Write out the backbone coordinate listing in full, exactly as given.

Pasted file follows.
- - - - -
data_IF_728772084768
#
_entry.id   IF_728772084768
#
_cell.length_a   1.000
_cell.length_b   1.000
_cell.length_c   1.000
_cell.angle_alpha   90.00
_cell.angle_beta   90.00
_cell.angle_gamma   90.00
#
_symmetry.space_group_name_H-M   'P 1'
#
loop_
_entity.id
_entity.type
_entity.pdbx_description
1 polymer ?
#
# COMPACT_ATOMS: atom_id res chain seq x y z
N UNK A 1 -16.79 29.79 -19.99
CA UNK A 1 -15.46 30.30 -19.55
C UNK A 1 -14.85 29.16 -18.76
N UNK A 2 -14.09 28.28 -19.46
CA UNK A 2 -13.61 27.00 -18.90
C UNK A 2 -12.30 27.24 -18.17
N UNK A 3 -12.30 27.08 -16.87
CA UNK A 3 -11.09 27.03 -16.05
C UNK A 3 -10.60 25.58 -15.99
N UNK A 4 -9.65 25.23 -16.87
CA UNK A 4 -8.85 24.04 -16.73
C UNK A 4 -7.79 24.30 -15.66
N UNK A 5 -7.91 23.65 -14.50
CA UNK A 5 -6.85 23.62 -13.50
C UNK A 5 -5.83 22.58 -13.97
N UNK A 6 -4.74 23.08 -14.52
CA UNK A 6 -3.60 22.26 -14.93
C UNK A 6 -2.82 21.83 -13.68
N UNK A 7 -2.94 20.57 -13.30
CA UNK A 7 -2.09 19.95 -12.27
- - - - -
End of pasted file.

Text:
data_IF_728772084768
#
_entry.id   IF_728772084768
#
_cell.length_a   1.000
_cell.length_b   1.000
_cell.length_c   1.000
_cell.angle_alpha   90.00
_cell.angle_beta   90.00
_cell.angle_gamma   90.00
#
_symmetry.space_group_name_H-M   'P 1'
#
loop_
_entity.id
_entity.type
_entity.pdbx_description
1 polymer ?
#
# COMPACT_ATOMS: atom_id res chain seq x y z
N UNK A 1 -16.79 29.79 -19.99
CA UNK A 1 -15.46 30.30 -19.55
C UNK A 1 -14.85 29.16 -18.76
N UNK A 2 -14.09 28.28 -19.46
CA UNK A 2 -13.61 27.00 -18.90
C UNK A 2 -12.30 27.24 -18.17
N UNK A 3 -12.30 27.08 -16.87
CA UNK A 3 -11.09 27.03 -16.05
C UNK A 3 -10.60 25.58 -15.99
N UNK A 4 -9.65 25.23 -16.87
CA UNK A 4 -8.85 24.04 -16.73
C UNK A 4 -7.79 24.30 -15.66
N UNK A 5 -7.91 23.65 -14.50
CA UNK A 5 -6.85 23.62 -13.50
C UNK A 5 -5.83 22.58 -13.97
N UNK A 6 -4.74 23.08 -14.52
CA UNK A 6 -3.60 22.26 -14.93
C UNK A 6 -2.82 21.83 -13.68
N UNK A 7 -2.94 20.57 -13.30
CA UNK A 7 -2.09 19.95 -12.27